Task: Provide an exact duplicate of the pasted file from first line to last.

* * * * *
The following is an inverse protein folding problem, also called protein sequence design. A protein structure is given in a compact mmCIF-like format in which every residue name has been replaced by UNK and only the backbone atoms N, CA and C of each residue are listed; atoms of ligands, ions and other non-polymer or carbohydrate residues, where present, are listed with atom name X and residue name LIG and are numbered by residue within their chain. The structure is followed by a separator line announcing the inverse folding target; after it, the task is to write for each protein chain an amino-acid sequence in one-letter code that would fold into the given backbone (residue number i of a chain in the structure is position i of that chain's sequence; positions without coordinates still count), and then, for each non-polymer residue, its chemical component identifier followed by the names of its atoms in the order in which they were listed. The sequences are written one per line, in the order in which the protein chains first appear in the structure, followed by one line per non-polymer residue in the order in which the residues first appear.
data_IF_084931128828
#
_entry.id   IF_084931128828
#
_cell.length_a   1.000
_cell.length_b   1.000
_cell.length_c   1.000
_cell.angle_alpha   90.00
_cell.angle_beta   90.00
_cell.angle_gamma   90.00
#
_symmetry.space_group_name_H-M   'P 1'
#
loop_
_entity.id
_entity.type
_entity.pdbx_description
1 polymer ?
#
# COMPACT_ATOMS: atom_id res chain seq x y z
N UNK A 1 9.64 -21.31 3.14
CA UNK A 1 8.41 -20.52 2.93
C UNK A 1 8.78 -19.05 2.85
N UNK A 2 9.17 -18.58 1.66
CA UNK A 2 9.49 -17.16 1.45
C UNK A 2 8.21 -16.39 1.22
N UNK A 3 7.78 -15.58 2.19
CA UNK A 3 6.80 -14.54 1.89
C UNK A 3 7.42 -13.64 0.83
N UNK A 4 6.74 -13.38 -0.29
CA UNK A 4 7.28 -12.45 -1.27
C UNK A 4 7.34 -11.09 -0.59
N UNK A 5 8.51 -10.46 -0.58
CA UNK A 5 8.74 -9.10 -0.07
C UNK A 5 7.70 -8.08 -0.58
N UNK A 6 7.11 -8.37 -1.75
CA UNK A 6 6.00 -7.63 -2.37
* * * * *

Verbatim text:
The following is an inverse protein folding problem, also called protein sequence design. A protein structure is given in a compact mmCIF-like format in which every residue name has been replaced by UNK and only the backbone atoms N, CA and C of each residue are listed; atoms of ligands, ions and other non-polymer or carbohydrate residues, where present, are listed with atom name X and residue name LIG and are numbered by residue within their chain. The structure is followed by a separator line announcing the inverse folding target; after it, the task is to write for each protein chain an amino-acid sequence in one-letter code that would fold into the given backbone (residue number i of a chain in the structure is position i of that chain's sequence; positions without coordinates still count), and then, for each non-polymer residue, its chemical component identifier followed by the names of its atoms in the order in which they were listed. The sequences are written one per line, in the order in which the protein chains first appear in the structure, followed by one line per non-polymer residue in the order in which the residues first appear.
data_IF_084931128828
#
_entry.id   IF_084931128828
#
_cell.length_a   1.000
_cell.length_b   1.000
_cell.length_c   1.000
_cell.angle_alpha   90.00
_cell.angle_beta   90.00
_cell.angle_gamma   90.00
#
_symmetry.space_group_name_H-M   'P 1'
#
loop_
_entity.id
_entity.type
_entity.pdbx_description
1 polymer ?
#
# COMPACT_ATOMS: atom_id res chain seq x y z
N UNK A 1 9.64 -21.31 3.14
CA UNK A 1 8.41 -20.52 2.93
C UNK A 1 8.78 -19.05 2.85
N UNK A 2 9.17 -18.58 1.66
CA UNK A 2 9.49 -17.16 1.45
C UNK A 2 8.21 -16.39 1.22
N UNK A 3 7.78 -15.58 2.19
CA UNK A 3 6.80 -14.54 1.89
C UNK A 3 7.42 -13.64 0.83
N UNK A 4 6.74 -13.38 -0.29
CA UNK A 4 7.28 -12.45 -1.27
C UNK A 4 7.34 -11.09 -0.59
N UNK A 5 8.51 -10.46 -0.58
CA UNK A 5 8.74 -9.10 -0.07
C UNK A 5 7.70 -8.08 -0.58
N UNK A 6 7.11 -8.37 -1.75
CA UNK A 6 6.00 -7.63 -2.37